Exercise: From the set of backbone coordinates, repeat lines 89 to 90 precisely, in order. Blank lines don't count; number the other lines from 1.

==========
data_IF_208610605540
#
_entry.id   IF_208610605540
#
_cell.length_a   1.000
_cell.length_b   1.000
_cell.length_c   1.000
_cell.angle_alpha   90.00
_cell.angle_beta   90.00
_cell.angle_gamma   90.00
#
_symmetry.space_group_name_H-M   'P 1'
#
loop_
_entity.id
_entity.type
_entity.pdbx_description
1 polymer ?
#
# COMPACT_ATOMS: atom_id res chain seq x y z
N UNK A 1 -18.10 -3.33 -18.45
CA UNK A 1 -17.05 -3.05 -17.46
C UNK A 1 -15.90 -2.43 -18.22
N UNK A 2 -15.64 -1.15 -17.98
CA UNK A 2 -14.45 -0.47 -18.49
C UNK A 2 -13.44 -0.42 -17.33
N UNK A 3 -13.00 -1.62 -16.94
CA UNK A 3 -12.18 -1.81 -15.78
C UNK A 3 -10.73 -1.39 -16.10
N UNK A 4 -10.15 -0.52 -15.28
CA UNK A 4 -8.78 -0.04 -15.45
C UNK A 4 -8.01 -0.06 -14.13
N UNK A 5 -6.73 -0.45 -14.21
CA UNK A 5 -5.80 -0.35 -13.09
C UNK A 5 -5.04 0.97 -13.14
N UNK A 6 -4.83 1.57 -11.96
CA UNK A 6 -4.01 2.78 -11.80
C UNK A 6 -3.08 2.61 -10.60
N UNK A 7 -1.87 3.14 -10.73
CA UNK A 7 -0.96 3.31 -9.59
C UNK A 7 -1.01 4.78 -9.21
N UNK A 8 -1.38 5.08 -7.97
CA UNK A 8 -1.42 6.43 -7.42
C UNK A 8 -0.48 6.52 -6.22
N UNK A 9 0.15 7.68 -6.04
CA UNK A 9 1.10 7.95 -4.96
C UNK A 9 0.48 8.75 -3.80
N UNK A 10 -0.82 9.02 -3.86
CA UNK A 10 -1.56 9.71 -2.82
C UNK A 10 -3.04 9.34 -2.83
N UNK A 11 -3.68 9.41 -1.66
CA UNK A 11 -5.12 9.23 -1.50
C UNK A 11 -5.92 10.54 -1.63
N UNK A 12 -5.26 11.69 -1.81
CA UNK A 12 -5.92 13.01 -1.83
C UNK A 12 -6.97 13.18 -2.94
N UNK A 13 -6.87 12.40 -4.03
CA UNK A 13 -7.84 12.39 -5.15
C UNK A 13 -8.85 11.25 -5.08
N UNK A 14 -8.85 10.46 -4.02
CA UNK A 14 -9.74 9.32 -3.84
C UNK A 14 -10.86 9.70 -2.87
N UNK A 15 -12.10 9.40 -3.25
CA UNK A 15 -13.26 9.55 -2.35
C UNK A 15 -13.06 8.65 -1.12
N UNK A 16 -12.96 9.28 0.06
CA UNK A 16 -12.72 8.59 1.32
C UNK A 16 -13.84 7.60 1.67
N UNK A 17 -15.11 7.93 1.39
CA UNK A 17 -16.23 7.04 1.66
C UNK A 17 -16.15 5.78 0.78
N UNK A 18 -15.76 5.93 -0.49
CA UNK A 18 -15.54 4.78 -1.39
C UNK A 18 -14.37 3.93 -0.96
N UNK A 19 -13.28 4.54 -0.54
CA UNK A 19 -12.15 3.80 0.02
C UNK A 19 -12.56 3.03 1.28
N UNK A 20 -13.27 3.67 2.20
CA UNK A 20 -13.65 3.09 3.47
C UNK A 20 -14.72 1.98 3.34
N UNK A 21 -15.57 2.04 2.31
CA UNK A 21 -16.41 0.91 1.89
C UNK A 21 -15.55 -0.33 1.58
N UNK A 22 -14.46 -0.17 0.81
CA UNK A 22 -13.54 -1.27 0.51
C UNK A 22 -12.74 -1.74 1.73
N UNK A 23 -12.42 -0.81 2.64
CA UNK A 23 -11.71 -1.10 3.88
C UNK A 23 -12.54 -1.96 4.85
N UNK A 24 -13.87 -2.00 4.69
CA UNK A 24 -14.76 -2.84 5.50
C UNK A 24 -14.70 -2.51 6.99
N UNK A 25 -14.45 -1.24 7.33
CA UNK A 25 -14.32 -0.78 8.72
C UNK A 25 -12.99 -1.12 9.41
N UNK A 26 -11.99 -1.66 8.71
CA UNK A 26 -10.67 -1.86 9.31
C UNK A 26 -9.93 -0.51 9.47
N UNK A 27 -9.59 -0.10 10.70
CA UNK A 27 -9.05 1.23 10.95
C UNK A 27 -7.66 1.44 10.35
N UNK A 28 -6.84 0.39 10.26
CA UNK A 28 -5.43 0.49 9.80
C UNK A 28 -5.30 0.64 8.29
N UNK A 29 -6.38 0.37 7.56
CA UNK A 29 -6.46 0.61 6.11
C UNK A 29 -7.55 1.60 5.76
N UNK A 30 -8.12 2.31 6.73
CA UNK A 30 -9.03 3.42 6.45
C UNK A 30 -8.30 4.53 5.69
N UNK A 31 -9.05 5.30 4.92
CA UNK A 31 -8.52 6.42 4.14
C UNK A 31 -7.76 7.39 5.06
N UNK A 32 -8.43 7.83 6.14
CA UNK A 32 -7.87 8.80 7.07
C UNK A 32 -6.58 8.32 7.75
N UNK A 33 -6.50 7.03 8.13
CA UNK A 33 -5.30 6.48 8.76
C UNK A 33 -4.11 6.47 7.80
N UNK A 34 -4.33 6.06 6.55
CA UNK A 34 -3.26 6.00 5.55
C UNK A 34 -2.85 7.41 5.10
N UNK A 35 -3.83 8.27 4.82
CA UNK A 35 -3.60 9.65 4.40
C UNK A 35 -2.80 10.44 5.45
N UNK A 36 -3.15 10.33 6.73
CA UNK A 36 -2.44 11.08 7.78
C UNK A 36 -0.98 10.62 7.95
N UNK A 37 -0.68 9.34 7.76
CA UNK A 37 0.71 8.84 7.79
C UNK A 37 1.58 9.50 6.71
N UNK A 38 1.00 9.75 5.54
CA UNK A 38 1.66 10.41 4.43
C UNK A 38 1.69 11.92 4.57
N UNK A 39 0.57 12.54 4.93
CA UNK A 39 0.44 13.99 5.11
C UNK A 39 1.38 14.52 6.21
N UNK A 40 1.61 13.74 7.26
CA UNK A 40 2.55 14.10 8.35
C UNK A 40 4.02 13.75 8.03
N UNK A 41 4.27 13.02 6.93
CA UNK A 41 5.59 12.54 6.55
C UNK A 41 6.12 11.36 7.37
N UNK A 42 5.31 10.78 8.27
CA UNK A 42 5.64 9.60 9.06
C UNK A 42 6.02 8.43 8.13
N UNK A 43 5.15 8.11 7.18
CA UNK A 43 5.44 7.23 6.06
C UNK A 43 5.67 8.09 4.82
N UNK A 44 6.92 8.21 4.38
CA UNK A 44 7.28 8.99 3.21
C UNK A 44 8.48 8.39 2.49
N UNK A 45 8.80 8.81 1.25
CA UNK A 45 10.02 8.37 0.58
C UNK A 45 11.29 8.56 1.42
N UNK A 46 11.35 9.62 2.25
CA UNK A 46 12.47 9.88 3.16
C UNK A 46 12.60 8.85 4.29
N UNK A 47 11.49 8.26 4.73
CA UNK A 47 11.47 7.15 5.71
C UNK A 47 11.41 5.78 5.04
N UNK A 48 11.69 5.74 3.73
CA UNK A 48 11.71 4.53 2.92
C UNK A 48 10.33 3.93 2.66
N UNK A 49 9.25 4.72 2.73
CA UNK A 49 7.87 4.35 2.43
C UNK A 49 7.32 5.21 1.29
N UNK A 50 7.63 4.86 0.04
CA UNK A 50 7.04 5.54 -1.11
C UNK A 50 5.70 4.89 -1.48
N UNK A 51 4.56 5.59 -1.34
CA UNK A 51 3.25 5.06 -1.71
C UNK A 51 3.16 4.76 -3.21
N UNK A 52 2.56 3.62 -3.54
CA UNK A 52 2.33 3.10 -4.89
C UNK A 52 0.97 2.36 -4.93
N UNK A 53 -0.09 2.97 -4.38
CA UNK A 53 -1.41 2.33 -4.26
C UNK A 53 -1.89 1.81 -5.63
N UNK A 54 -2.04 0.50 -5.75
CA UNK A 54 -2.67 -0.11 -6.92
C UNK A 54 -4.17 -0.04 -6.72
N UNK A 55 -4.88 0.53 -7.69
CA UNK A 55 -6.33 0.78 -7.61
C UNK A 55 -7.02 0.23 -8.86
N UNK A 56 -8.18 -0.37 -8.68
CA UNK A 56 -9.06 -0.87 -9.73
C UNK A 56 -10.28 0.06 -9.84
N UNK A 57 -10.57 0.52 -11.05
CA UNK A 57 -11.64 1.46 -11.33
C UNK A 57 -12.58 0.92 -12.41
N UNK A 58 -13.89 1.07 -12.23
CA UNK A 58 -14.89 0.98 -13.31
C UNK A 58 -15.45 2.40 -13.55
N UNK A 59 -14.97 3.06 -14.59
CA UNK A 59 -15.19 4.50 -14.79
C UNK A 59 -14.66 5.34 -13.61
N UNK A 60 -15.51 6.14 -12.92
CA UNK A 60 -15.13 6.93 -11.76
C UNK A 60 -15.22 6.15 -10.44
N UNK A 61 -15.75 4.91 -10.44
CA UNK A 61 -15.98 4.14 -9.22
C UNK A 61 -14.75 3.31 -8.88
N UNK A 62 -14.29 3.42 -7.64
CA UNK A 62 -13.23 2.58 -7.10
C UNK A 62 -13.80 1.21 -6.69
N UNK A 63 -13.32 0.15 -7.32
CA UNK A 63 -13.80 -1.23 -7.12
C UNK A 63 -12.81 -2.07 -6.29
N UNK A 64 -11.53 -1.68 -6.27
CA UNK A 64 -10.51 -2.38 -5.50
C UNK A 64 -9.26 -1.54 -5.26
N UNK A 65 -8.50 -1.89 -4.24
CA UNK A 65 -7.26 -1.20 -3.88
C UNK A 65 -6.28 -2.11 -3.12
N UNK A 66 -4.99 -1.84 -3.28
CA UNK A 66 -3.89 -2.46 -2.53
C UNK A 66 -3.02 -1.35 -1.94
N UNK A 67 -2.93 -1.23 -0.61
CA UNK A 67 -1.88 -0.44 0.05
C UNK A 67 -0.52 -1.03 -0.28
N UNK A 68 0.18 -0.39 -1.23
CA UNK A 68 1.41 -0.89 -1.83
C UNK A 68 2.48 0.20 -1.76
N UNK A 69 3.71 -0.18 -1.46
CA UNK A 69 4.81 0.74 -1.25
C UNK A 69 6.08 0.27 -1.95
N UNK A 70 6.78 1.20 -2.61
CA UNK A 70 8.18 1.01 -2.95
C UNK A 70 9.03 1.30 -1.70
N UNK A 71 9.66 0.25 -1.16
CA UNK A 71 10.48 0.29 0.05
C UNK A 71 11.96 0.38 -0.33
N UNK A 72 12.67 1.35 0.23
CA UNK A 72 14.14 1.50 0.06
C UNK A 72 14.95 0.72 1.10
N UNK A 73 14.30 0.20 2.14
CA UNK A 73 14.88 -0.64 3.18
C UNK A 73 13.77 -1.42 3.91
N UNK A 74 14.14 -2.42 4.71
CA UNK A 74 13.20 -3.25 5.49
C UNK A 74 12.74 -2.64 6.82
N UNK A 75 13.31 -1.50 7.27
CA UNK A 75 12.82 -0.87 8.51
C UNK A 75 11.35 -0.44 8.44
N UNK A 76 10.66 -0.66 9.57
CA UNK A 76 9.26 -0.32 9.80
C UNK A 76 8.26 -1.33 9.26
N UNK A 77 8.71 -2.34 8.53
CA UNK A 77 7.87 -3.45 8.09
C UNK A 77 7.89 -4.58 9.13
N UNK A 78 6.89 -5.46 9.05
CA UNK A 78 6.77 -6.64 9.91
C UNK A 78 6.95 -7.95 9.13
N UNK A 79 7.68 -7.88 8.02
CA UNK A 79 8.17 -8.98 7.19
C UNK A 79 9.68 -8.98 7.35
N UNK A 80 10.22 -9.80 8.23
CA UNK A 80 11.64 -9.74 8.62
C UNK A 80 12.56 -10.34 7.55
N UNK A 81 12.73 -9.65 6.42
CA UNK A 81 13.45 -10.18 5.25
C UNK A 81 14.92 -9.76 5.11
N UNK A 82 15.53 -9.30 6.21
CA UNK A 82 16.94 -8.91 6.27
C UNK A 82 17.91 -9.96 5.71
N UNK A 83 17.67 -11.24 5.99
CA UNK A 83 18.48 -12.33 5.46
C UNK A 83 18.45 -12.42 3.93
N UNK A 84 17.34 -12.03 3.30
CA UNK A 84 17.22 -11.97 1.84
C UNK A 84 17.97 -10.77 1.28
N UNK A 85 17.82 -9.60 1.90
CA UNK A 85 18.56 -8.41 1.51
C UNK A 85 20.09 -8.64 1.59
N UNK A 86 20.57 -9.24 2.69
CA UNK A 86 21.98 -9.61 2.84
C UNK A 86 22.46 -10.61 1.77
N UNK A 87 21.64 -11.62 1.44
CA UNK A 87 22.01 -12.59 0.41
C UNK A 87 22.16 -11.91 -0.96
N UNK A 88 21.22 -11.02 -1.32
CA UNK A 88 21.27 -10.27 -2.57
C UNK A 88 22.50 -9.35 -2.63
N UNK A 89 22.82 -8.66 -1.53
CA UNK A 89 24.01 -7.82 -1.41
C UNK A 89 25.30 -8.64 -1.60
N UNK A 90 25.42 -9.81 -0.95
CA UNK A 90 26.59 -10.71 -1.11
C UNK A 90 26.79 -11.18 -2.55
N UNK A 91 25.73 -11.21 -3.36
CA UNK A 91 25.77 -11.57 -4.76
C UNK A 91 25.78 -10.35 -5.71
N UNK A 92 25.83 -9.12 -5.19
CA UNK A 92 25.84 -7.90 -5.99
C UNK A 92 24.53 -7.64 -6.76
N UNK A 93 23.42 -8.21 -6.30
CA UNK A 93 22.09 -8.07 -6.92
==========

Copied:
C UNK A 23 -12.54 -1.96 4.85
N UNK A 24 -13.87 -2.00 4.69